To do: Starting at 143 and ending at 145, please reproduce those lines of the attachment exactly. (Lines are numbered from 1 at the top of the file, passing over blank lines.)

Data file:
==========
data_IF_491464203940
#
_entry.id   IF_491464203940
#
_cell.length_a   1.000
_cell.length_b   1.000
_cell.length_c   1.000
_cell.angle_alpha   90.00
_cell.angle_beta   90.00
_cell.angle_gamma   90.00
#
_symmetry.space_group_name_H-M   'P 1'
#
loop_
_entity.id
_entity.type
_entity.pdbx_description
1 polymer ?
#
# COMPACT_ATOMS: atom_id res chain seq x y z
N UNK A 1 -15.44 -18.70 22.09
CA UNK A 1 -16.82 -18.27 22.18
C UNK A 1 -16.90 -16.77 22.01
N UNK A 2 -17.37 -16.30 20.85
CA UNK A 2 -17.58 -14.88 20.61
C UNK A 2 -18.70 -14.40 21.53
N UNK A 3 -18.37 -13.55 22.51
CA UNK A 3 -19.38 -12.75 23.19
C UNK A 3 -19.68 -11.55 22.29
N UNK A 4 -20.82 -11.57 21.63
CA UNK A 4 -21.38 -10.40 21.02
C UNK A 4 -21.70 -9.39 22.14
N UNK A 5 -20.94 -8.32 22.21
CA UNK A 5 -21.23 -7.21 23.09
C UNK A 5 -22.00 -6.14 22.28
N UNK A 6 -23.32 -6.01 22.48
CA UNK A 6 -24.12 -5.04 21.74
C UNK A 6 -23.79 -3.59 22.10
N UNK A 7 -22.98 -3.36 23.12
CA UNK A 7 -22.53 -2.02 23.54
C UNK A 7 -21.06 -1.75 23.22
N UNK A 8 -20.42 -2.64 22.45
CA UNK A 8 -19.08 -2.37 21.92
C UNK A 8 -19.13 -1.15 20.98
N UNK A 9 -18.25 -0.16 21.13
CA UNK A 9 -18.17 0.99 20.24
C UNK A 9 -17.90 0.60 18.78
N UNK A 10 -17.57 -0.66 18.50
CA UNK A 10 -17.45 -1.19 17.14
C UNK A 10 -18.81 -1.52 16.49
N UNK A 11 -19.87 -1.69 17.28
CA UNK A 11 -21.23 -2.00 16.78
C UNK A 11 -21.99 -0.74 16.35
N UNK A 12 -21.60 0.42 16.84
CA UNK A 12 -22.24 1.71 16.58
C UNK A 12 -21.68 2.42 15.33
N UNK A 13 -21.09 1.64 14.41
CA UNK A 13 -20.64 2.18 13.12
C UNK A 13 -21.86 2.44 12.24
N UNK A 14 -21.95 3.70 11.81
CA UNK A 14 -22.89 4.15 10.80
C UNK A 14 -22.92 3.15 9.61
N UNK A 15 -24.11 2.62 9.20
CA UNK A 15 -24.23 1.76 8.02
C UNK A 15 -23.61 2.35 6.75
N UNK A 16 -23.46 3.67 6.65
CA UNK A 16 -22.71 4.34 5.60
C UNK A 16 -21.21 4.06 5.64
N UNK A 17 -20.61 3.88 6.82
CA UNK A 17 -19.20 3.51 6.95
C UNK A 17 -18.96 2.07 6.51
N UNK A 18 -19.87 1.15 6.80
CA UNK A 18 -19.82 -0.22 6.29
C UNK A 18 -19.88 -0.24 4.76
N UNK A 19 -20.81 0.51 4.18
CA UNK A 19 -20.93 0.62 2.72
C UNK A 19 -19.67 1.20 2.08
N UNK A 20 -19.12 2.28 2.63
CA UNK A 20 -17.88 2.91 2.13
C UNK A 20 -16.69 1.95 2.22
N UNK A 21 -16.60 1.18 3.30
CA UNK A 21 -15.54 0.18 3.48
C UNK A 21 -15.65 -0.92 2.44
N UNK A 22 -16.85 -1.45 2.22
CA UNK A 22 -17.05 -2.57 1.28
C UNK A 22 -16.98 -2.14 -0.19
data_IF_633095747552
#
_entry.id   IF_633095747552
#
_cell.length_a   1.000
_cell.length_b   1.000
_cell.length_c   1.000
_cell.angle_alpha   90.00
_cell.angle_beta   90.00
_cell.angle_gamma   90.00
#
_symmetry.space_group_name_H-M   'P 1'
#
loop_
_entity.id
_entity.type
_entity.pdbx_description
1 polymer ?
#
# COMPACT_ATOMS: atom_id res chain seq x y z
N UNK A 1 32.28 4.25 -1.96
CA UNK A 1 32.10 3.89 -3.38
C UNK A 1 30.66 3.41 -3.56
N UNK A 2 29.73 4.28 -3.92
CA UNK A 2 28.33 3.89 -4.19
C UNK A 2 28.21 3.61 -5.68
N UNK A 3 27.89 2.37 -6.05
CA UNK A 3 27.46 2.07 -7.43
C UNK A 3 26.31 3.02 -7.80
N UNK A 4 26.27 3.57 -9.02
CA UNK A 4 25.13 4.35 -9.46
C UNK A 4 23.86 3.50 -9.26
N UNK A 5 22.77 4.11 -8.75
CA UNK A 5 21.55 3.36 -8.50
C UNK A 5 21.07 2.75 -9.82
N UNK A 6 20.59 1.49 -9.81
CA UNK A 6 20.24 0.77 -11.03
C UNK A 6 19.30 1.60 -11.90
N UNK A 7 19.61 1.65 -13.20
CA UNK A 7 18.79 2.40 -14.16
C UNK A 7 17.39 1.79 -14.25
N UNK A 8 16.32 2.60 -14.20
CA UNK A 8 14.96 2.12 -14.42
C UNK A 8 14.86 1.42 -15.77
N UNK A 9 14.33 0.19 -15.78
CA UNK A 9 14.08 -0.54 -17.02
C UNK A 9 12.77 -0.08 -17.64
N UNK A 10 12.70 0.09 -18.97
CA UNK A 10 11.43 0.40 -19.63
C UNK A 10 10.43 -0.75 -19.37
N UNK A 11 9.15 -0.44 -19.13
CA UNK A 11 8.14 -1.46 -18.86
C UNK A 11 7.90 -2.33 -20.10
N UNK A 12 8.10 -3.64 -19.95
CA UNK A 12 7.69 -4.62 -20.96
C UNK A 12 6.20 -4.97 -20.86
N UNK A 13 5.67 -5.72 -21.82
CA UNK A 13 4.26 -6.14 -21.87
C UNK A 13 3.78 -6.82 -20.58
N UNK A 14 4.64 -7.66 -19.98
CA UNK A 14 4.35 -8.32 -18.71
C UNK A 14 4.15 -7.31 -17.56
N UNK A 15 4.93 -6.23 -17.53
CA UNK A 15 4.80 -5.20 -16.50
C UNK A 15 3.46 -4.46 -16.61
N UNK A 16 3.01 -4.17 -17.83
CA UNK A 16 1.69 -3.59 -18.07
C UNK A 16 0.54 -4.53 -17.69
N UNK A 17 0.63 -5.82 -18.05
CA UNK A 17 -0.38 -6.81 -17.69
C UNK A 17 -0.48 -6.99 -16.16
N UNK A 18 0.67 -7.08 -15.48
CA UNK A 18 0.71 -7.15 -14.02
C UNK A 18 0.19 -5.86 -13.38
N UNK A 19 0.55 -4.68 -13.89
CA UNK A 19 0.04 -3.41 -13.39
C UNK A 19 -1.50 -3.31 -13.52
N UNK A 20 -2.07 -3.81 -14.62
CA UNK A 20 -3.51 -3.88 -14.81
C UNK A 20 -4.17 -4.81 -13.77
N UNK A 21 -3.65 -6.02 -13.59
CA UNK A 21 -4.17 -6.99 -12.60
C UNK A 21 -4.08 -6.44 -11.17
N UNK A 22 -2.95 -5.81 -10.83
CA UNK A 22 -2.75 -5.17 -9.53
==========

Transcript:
N UNK A 13 5.67 -5.72 -21.82
CA UNK A 13 4.26 -6.14 -21.87
C UNK A 13 3.78 -6.82 -20.58